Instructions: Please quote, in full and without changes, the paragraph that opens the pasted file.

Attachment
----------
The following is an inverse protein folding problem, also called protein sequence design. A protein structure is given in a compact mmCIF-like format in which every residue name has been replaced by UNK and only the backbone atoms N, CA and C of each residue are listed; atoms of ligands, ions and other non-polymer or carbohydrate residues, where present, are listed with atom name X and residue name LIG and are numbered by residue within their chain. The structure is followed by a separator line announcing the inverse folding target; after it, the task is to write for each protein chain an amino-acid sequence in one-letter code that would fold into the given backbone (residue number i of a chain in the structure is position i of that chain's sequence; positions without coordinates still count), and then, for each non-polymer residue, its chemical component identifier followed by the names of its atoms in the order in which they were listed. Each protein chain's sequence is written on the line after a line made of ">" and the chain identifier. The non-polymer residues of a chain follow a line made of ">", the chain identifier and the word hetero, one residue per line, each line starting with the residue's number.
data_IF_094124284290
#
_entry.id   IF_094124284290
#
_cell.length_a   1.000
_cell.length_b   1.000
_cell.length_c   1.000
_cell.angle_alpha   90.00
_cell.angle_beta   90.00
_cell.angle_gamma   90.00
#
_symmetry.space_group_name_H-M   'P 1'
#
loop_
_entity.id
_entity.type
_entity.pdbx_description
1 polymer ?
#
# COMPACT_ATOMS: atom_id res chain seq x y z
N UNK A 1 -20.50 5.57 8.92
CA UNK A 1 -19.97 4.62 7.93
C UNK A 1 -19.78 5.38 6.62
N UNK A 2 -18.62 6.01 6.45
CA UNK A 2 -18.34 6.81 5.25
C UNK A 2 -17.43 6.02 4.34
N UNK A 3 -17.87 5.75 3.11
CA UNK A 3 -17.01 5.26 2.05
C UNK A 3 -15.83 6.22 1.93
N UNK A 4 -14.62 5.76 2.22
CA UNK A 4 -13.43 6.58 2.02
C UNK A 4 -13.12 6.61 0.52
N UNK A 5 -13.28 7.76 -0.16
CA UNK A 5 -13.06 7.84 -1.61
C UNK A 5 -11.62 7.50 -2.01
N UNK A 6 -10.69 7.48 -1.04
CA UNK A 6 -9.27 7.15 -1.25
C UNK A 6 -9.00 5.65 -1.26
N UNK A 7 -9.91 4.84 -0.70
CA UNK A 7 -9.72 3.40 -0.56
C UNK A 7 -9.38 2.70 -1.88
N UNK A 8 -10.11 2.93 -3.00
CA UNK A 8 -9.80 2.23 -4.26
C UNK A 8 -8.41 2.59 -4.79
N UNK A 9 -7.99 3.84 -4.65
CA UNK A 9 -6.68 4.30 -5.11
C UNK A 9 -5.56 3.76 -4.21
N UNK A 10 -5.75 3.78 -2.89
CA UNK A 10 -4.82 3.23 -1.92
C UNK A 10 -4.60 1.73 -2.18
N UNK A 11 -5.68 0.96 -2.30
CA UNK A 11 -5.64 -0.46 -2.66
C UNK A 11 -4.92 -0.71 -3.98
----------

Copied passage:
The following is an inverse protein folding problem, also called protein sequence design. A protein structure is given in a compact mmCIF-like format in which every residue name has been replaced by UNK and only the backbone atoms N, CA and C of each residue are listed; atoms of ligands, ions and other non-polymer or carbohydrate residues, where present, are listed with atom name X and residue name LIG and are numbered by residue within their chain. The structure is followed by a separator line announcing the inverse folding target; after it, the task is to write for each protein chain an amino-acid sequence in one-letter code that would fold into the given backbone (residue number i of a chain in the structure is position i of that chain's sequence; positions without coordinates still count), and then, for each non-polymer residue, its chemical component identifier followed by the names of its atoms in the order in which they were listed. Each protein chain's sequence is written on the line after a line made of ">" and the chain identifier. The non-polymer residues of a chain follow a line made of ">", the chain identifier and the word hetero, one residue per line, each line starting with the residue's number.